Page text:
De Greek profile image

De Greek 4 years ago from UK Author

Drbj, to buy chicken futures you would have to buy them from Goldman. Work out what you will end up with ;-)))

Nice to see you and kiss you ;-)


De Greek profile image

De Greek 4 years ago from UK Author

Green Lotus, yes, as the self-perceived DEUS in the ex machina part, I took it upon myself to create a solution, but by the time people decide to implement it, it will be too late: ;-))))

http://hubpages.com/politics/Communism-Capitalism-...

http://hubpages.com/politics/Greek-Financial-Crisi...


Winsome profile image

Winsome 4 years ago from Southern California by way of Texas

Correct what we can see and control, pray for Hillary's deus ex machina for the rest. Sounds good to me.

What I really want to know is how to make these bonds so I can cash them in as collateral for a cheap loan. The Republic of Winsome, based in the Cayman Islands, can issue as many bonds as my printing business can create, borrow ten billion and lend it to hubbers in the form of micro loans at 5% interest, giving me 4% profit.

What is 4% of 10 billion? Would it be more than my adsense earnings? =:)


De Greek profile image

De Greek 4 years ago from UK Author

Winsome, you are a fast and dangerous learner. I now fear for the Universe! ;-)))))


De Greek profile image

De Greek 4 years ago from UK Author

Today, April 26th 2012;

I have just heard in the news that the US economy has been downgraded again. From AA++ to AA. It used to be AAA.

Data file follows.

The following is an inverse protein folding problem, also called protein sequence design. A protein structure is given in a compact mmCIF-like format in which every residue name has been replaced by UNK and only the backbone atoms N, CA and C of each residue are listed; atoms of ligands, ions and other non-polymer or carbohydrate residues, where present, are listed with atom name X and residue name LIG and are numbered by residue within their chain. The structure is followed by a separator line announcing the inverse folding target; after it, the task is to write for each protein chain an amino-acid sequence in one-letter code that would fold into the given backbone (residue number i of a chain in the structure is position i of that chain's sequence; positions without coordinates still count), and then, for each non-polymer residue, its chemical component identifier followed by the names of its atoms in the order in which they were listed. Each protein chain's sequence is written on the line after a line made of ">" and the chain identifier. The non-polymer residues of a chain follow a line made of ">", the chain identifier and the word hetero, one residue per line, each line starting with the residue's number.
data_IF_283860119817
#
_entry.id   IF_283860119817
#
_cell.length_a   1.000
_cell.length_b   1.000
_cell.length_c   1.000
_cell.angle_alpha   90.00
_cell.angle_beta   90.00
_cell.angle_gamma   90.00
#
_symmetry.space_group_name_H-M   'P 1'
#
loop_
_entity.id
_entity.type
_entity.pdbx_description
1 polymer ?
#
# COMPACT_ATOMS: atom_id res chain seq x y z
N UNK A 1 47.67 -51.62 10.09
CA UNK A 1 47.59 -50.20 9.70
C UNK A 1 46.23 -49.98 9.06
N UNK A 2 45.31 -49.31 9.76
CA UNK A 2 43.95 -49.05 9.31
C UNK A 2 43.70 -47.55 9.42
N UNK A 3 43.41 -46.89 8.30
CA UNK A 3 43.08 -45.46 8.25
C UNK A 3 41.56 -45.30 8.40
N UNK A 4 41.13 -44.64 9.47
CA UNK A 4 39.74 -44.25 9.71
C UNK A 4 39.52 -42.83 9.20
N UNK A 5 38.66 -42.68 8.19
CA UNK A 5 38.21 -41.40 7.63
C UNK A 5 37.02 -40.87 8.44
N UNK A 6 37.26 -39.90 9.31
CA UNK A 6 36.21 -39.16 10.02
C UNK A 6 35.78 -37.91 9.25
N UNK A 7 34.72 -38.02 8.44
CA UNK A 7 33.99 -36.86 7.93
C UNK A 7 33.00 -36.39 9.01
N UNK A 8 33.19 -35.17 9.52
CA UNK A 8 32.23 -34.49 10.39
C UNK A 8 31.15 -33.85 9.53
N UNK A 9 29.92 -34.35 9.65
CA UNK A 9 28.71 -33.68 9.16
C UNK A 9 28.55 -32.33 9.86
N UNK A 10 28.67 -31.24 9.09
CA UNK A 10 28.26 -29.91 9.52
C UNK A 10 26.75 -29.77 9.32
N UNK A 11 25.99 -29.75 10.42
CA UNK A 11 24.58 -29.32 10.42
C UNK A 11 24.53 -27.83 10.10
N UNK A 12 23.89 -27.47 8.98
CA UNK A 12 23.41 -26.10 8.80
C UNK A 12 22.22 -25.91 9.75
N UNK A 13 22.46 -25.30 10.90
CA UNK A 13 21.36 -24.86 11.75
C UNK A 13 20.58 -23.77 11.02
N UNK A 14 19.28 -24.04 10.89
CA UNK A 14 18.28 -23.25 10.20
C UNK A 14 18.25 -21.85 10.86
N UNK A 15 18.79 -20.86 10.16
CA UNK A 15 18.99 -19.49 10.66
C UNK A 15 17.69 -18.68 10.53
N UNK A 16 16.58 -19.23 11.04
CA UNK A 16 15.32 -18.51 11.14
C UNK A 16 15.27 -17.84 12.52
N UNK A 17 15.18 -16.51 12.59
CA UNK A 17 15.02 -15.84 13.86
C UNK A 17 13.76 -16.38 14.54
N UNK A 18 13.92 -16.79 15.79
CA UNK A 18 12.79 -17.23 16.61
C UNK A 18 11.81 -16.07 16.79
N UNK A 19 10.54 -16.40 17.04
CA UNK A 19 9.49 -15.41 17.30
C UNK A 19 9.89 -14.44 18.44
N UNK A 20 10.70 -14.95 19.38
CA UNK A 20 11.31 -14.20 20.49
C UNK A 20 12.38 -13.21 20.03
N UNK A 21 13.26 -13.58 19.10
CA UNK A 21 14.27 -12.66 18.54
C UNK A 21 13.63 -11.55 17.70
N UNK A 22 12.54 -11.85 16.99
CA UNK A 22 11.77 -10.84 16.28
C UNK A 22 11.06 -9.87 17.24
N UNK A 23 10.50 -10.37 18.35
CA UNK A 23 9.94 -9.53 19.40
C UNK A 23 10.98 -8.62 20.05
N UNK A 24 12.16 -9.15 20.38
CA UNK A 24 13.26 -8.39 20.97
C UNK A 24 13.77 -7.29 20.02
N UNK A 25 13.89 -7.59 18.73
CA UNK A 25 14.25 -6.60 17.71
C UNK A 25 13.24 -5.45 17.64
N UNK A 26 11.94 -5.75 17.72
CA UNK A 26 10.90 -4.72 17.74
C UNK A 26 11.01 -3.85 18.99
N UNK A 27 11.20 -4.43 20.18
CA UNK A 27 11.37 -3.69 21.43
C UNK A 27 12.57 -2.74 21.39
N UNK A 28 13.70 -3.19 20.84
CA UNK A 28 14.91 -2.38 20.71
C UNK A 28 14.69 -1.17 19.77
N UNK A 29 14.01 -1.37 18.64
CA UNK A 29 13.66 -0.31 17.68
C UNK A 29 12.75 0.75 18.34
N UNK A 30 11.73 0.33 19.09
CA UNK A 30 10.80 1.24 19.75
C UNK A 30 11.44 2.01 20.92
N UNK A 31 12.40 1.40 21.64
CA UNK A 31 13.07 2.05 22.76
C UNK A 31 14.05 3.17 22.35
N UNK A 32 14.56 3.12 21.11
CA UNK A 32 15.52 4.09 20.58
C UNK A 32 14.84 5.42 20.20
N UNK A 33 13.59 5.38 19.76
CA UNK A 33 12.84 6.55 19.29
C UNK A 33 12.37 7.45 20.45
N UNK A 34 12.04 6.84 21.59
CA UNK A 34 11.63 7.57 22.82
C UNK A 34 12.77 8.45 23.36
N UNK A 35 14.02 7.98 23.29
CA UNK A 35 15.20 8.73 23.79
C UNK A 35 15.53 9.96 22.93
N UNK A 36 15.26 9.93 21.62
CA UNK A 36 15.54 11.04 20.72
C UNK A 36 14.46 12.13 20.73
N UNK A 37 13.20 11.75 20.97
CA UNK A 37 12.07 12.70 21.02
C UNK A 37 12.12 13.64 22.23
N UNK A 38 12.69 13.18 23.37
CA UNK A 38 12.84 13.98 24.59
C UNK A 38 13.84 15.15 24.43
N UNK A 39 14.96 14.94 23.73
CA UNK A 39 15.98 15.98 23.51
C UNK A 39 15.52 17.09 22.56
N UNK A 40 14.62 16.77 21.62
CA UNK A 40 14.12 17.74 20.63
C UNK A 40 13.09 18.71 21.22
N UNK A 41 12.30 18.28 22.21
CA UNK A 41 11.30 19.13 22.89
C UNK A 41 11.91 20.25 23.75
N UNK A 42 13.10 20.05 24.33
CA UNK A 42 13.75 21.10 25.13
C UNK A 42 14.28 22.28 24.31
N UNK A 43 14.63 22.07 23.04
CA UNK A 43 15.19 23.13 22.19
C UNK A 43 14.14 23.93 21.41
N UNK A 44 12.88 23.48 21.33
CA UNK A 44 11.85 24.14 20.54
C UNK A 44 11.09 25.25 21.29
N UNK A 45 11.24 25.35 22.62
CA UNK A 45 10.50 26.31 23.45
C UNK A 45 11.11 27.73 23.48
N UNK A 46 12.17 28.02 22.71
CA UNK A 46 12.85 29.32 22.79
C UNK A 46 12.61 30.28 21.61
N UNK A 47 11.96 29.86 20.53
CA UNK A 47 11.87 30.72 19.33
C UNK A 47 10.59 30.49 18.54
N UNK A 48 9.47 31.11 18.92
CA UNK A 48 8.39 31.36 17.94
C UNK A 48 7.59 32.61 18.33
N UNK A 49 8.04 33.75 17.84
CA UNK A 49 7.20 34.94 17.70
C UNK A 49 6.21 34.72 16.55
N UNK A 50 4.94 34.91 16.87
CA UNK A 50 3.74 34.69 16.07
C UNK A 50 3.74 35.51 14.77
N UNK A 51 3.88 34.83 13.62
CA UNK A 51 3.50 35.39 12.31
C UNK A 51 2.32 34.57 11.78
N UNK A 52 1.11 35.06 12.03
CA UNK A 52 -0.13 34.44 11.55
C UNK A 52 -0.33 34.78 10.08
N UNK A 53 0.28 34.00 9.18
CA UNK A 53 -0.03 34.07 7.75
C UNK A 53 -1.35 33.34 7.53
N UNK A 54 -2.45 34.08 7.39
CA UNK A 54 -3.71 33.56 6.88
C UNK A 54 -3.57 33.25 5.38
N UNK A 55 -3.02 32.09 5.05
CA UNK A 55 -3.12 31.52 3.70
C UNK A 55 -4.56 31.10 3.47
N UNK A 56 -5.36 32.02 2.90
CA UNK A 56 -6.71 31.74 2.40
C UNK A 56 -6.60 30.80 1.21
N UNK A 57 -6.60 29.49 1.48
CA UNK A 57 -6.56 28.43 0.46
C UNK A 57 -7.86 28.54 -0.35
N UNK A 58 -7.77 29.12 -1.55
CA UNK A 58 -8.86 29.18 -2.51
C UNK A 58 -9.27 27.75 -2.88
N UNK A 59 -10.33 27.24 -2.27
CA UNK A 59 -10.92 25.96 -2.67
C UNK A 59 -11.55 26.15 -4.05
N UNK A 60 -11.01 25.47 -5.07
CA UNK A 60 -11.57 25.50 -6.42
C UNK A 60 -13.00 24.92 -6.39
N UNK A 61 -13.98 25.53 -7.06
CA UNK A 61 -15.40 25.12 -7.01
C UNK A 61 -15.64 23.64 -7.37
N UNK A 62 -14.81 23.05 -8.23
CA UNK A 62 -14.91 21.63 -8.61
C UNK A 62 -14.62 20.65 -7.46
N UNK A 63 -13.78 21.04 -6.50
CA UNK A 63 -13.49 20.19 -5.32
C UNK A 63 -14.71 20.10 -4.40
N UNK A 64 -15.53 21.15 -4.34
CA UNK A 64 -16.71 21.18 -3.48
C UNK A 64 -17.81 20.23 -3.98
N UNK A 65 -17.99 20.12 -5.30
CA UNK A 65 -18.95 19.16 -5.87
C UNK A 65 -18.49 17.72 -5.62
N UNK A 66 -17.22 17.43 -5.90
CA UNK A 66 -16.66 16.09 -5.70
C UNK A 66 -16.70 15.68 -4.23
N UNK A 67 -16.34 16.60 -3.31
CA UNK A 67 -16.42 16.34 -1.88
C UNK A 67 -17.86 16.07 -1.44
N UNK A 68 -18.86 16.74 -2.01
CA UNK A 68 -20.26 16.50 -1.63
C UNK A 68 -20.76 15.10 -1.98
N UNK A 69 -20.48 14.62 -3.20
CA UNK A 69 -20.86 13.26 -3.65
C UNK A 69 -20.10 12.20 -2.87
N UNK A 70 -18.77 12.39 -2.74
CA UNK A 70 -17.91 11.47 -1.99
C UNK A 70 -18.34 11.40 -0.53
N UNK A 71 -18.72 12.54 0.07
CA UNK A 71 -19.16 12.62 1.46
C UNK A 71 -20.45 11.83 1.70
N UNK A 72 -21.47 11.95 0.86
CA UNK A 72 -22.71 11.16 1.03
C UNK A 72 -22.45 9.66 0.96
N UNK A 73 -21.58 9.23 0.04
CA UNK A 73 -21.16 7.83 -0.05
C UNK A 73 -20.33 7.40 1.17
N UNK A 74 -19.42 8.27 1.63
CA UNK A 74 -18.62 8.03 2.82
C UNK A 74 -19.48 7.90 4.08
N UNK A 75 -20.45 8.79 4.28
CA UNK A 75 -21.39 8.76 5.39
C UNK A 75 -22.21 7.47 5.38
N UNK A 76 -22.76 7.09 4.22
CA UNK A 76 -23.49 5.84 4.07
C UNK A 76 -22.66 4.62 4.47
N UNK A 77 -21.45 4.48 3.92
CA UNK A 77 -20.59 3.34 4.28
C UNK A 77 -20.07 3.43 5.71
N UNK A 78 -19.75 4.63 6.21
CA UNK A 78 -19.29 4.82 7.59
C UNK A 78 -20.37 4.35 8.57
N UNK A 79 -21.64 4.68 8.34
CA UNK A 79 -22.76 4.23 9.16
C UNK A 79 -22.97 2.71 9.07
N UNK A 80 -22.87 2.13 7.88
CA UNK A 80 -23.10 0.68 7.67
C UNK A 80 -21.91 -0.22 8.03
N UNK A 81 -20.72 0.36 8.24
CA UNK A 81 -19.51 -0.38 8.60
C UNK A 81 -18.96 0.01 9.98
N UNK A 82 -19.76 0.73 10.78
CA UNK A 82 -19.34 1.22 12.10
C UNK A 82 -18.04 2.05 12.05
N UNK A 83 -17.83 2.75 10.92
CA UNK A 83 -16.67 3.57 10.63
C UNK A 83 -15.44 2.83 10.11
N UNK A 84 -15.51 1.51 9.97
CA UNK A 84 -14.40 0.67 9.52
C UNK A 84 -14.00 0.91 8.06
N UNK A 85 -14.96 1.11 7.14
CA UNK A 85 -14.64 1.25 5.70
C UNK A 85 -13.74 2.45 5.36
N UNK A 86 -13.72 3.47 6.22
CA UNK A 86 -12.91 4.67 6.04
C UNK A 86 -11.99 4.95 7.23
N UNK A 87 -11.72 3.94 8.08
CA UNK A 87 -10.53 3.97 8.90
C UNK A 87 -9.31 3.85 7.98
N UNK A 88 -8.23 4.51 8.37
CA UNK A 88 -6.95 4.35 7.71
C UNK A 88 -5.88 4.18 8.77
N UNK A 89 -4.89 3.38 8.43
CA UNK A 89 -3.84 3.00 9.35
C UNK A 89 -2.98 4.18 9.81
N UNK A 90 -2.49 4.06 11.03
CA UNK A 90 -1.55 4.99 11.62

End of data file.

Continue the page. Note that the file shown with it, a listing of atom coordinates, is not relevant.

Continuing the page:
Am I good, or am I good? ;-))))


CHRIS57 profile image

CHRIS57 4 years ago from Northern Germany

The US economy never came out of recession if you look at the numbers. Productivity still lags at 10% and any growth of real economy can only be sparked by making, harvesting, producing real stuff. Economy is not moving forward if more and more unproductive, service oriented labour is making up for the GDP.

When GDP rises 3%, population rises 1% (rough estimate) and industrial production rises 5%, what does it do to real growth?

Firstly, GDP growth is 2% nominal. Industrial production is 10% of GDP and gets a kick of 5%, that results in 10,5%. That leaves us with 1,5% GDP growth unaccounted for. What is that? Higher trade deficits? Nothing good for the US economy. Higher service sector? Is it really helpful to have another Pizza shop in your neighbourhood?

I guess it is quite obvious to understand that the unaccounted 1,5% is already fuel for the next bubble, but no real growth.

So, by putting economic figures together, the US stands in line with countries like Greece or Spain. But still - size matters. So the US giant must be treated differently than the small European countries in sick bay.


Dolores Monet profile image

Dolores Monet 4 years ago from East Coast, United States

Though hard for me to understand, I got enough to realize that this is a frightening situation. Compound it with the fact that the taxes on the highest earners here in the US have never been this low since 1929, and the fact that money is made, nowadays, by passing money back and forth, one has to wonder what they are thinking. I just looked at the interest rates at my local bank. For a new passbook savings account, the interest is zero percent.


De Greek profile image

De Greek 4 years ago from UK Author

You know CHRIS57, I believe in the potential of the US because of its people. I have been to the US many times and I always leave with a feeling of pleasure because of the friendliness, generosity and the smiling faces I have come across during my stay.